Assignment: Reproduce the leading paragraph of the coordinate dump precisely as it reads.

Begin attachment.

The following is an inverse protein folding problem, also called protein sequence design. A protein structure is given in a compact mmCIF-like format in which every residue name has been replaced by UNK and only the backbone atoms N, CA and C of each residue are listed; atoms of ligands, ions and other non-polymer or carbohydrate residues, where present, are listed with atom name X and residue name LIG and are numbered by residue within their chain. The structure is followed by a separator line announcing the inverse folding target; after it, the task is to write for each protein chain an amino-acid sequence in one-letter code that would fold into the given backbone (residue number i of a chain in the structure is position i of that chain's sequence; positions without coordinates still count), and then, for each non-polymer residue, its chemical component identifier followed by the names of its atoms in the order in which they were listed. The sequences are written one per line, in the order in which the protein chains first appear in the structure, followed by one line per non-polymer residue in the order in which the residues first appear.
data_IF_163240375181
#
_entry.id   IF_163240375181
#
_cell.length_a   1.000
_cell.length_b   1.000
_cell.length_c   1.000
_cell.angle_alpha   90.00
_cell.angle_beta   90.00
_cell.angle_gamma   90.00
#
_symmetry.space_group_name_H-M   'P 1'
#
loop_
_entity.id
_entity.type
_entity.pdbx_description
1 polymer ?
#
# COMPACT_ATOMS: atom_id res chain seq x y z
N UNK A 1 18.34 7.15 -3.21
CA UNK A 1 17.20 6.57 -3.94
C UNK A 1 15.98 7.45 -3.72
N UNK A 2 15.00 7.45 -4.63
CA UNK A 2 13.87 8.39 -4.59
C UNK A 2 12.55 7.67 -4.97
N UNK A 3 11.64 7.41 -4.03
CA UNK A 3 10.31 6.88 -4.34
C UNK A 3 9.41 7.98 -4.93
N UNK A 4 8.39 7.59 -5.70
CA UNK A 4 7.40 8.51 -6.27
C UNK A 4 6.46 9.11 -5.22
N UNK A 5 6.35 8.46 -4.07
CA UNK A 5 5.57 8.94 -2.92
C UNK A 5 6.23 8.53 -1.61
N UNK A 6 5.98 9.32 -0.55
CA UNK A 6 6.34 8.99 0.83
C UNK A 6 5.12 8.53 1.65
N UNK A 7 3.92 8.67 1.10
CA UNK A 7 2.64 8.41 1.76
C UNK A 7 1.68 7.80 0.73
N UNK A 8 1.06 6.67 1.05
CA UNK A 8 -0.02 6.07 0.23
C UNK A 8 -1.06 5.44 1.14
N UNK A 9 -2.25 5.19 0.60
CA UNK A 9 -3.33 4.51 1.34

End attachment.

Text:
The following is an inverse protein folding problem, also called protein sequence design. A protein structure is given in a compact mmCIF-like format in which every residue name has been replaced by UNK and only the backbone atoms N, CA and C of each residue are listed; atoms of ligands, ions and other non-polymer or carbohydrate residues, where present, are listed with atom name X and residue name LIG and are numbered by residue within their chain. The structure is followed by a separator line announcing the inverse folding target; after it, the task is to write for each protein chain an amino-acid sequence in one-letter code that would fold into the given backbone (residue number i of a chain in the structure is position i of that chain's sequence; positions without coordinates still count), and then, for each non-polymer residue, its chemical component identifier followed by the names of its atoms in the order in which they were listed. The sequences are written one per line, in the order in which the protein chains first appear in the structure, followed by one line per non-polymer residue in the order in which the residues first appear.